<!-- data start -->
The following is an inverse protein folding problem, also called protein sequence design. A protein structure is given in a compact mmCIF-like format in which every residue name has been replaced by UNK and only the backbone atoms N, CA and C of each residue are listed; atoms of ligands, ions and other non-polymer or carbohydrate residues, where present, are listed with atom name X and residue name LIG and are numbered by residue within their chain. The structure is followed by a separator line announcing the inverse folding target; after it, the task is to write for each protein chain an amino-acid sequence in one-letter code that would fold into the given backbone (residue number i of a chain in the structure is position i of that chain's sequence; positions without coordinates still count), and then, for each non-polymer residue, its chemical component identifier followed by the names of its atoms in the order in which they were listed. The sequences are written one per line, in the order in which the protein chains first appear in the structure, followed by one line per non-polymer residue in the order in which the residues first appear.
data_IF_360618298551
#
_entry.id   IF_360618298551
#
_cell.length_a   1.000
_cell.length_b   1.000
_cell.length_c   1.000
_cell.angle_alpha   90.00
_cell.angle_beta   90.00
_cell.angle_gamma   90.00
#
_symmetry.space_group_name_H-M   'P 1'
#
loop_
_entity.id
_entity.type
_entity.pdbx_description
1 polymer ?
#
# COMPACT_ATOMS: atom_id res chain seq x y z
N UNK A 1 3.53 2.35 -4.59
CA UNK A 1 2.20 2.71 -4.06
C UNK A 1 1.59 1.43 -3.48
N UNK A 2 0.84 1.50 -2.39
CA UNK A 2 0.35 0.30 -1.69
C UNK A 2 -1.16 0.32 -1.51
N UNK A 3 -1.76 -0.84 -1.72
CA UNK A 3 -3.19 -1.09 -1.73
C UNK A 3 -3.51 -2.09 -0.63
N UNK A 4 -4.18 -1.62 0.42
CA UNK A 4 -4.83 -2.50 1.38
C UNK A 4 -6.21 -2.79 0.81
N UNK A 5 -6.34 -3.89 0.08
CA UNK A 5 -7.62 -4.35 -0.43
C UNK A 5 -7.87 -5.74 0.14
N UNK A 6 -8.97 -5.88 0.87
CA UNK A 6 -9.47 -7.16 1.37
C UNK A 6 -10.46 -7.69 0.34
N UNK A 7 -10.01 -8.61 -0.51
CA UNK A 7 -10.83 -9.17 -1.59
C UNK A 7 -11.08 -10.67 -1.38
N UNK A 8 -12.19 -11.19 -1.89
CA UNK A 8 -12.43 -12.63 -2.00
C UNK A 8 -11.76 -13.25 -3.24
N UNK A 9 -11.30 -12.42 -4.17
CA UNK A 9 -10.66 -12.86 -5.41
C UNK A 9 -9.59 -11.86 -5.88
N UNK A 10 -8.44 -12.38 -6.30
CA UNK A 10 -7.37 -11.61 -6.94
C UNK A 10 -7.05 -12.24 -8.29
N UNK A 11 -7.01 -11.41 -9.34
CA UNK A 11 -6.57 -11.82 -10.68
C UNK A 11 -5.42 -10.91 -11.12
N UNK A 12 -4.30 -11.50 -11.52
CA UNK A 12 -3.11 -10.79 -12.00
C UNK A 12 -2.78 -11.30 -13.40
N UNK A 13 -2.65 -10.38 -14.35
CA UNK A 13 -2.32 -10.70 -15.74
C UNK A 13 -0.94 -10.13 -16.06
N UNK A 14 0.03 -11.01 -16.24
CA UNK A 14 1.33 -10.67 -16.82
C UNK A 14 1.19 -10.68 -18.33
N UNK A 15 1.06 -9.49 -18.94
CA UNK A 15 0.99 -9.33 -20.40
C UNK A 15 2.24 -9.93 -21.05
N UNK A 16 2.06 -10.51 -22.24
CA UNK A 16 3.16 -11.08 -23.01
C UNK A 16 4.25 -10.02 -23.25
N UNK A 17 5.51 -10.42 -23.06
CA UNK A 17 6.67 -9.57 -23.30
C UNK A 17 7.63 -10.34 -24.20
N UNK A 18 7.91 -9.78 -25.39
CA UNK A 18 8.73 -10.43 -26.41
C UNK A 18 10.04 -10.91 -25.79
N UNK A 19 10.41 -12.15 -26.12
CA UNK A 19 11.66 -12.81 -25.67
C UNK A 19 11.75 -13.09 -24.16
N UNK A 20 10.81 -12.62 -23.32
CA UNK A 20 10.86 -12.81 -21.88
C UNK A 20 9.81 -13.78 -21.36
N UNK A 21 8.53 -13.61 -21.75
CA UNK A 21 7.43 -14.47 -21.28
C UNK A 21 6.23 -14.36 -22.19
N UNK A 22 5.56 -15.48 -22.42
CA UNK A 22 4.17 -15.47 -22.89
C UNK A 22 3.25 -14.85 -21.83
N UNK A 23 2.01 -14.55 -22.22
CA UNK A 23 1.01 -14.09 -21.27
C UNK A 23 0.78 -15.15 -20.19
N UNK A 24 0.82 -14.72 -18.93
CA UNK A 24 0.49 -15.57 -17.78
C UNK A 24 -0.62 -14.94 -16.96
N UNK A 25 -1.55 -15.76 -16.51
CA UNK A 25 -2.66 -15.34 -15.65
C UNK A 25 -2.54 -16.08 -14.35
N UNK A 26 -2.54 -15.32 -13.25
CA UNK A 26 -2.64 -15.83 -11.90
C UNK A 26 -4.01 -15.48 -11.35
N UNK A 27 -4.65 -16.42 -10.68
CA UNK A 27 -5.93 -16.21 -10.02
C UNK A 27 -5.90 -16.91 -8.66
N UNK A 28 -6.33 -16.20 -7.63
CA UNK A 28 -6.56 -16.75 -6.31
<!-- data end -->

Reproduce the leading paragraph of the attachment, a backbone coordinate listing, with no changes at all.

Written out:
The following is an inverse protein folding problem, also called protein sequence design. A protein structure is given in a compact mmCIF-like format in which every residue name has been replaced by UNK and only the backbone atoms N, CA and C of each residue are listed; atoms of ligands, ions and other non-polymer or carbohydrate residues, where present, are listed with atom name X and residue name LIG and are numbered by residue within their chain. The structure is followed by a separator line announcing the inverse folding target; after it, the task is to write for each protein chain an amino-acid sequence in one-letter code that would fold into the given backbone (residue number i of a chain in the structure is position i of that chain's sequence; positions without coordinates still count), and then, for each non-polymer residue, its chemical component identifier followed by the names of its atoms in the order in which they were listed. The sequences are written one per line, in the order in which the protein chains first appear in the structure, followed by one line per non-polymer residue in the order in which the residues first appear.